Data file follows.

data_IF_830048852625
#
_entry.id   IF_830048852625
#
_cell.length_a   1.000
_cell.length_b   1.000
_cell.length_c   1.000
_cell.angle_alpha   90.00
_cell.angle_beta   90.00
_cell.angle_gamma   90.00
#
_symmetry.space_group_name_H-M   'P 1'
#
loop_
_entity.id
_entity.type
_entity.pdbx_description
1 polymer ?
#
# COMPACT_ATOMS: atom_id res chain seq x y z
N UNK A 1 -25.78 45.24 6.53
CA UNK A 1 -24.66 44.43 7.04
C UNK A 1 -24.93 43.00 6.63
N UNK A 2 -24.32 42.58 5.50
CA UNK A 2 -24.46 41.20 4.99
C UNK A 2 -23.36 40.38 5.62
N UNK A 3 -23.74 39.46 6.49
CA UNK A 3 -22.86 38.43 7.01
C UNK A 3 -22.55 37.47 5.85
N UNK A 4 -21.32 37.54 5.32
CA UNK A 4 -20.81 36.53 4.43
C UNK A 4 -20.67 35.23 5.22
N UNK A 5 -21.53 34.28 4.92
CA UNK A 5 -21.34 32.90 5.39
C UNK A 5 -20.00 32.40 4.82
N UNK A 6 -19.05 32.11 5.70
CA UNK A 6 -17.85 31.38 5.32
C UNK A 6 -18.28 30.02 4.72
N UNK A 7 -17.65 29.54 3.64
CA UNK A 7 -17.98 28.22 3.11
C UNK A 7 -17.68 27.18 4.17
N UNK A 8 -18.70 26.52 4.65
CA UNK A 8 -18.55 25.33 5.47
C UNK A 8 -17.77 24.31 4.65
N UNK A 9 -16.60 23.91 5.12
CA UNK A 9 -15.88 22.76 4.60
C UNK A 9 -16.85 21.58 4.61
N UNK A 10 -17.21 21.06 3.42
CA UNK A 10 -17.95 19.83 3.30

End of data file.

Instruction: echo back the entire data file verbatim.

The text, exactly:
data_IF_830048852625
#
_entry.id   IF_830048852625
#
_cell.length_a   1.000
_cell.length_b   1.000
_cell.length_c   1.000
_cell.angle_alpha   90.00
_cell.angle_beta   90.00
_cell.angle_gamma   90.00
#
_symmetry.space_group_name_H-M   'P 1'
#
loop_
_entity.id
_entity.type
_entity.pdbx_description
1 polymer ?
#
# COMPACT_ATOMS: atom_id res chain seq x y z
N UNK A 1 -25.78 45.24 6.53
CA UNK A 1 -24.66 44.43 7.04
C UNK A 1 -24.93 43.00 6.63
N UNK A 2 -24.32 42.58 5.50
CA UNK A 2 -24.46 41.20 4.99
C UNK A 2 -23.36 40.38 5.62
N UNK A 3 -23.74 39.46 6.49
CA UNK A 3 -22.86 38.43 7.01
C UNK A 3 -22.55 37.47 5.85
N UNK A 4 -21.32 37.54 5.32
CA UNK A 4 -20.81 36.53 4.43
C UNK A 4 -20.67 35.23 5.22
N UNK A 5 -21.53 34.28 4.92
CA UNK A 5 -21.34 32.90 5.39
C UNK A 5 -20.00 32.40 4.82
N UNK A 6 -19.05 32.11 5.70
CA UNK A 6 -17.85 31.38 5.32
C UNK A 6 -18.28 30.02 4.72
N UNK A 7 -17.65 29.54 3.64
CA UNK A 7 -17.98 28.22 3.11
C UNK A 7 -17.68 27.18 4.17
N UNK A 8 -18.70 26.52 4.65
CA UNK A 8 -18.55 25.33 5.47
C UNK A 8 -17.77 24.31 4.65
N UNK A 9 -16.60 23.91 5.12
CA UNK A 9 -15.88 22.76 4.60
C UNK A 9 -16.85 21.58 4.61
N UNK A 10 -17.21 21.06 3.42
CA UNK A 10 -17.95 19.83 3.30